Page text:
Reverse Hill-Sachs (RHS) lesions can cause recurrent posterior shoulder instability because of engagement with the posterior glenoid rim; however, the effect of defect size and localization have yet to be determined.
Both size and localization are critical for the engagement of an RHS defect with the posterior glenoid rim.
Controlled laboratory study.
Ten RHS defects with predefined extent and localization were created through an anterolateral rotator cuff sparing approach in 10 fresh-frozen cadaveric shoulder specimens using a custom-made saw guide. Computed tomography scans of all specimens were completed, and standardized measurements were performed to determine the size (alpha angle) and localization (beta angle) of the defect as well as a combination of both parameters (gamma angle). Internal rotation motions were imposed on the shoulder joint in different arm positions and with varying amount of posterior translation by means of a robot-assisted shoulder simulator. The association between engagement of the defects and the defined parameters (alpha, beta, and gamma angles) was analyzed.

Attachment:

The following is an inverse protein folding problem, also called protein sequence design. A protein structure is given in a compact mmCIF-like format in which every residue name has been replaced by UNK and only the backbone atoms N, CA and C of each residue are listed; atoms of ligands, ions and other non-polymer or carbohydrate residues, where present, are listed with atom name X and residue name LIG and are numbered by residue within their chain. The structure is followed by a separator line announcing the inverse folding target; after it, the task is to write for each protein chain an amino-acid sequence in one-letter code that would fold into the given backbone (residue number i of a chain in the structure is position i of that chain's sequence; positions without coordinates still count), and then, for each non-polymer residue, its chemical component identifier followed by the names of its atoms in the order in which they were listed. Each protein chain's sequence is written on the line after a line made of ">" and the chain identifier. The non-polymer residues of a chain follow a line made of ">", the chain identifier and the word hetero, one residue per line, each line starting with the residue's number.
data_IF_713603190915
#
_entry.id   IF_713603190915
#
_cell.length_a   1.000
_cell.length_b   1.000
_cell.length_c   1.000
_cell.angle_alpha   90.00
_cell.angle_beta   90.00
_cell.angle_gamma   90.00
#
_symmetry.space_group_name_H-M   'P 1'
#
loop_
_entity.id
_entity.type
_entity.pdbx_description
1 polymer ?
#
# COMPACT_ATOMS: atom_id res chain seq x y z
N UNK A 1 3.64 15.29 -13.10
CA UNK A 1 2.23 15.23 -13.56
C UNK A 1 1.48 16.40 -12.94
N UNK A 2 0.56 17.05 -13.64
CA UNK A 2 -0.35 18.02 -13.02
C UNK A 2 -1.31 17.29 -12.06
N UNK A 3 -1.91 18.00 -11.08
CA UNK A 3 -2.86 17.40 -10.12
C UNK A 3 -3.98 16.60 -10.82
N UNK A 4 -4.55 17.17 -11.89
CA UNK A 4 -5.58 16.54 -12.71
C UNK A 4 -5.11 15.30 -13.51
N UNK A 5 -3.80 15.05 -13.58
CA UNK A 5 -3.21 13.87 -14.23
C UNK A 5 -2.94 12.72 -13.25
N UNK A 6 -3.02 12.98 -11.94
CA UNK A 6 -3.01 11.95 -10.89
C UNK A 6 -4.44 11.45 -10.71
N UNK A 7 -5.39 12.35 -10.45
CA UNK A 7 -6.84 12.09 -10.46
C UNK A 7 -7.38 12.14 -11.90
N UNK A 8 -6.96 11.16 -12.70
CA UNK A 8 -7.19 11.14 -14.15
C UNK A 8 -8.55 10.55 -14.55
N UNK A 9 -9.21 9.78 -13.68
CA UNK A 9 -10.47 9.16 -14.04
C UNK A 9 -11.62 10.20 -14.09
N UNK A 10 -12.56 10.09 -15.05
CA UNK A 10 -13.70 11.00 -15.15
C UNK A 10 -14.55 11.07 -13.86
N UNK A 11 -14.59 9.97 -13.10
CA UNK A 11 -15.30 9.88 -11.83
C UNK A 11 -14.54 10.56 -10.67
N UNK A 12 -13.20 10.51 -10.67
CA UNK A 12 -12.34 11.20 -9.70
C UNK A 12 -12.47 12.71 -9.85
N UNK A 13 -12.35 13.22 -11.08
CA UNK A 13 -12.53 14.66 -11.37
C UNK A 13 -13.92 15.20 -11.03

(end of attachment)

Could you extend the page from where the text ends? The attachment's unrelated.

In 0° of abduction, a cutoff value between engaging and nonengaging defects of 37.5° for the alpha angle (100% sensitivity; 75% specificity; area under the curve [AUC], 0.875; P = .055) and 36.5° for the beta angle (100% sensitivity; 25% specificity; AUC, 0.708; P = .286) was determined. The gamma angle showed the highest discriminatory power (AUC, 0.938; P = .025) with a cutoff value of 85.5° rendering 100% sensitivity and 75% specificity in the prediction of engagement. An increase in the applied posterior translation force decreased the degrees of internal rotation necessary before engagement occurred. No engagement occurred during internal rotation with the arm in 60° of abduction or 60° of flexion.
The size and localization of RHS defects are both critical factors for engagement. The combination of both parameters in terms of the gamma angle measurement might be a helpful tool to identify defects prone to engagement.
Not only the size but also the localization is decisive for engagement of RHS defects. The standardized measurement of the gamma angle combines both factors and might be a helpful tool to identify defects prone to engagement warranting surgical treatment.
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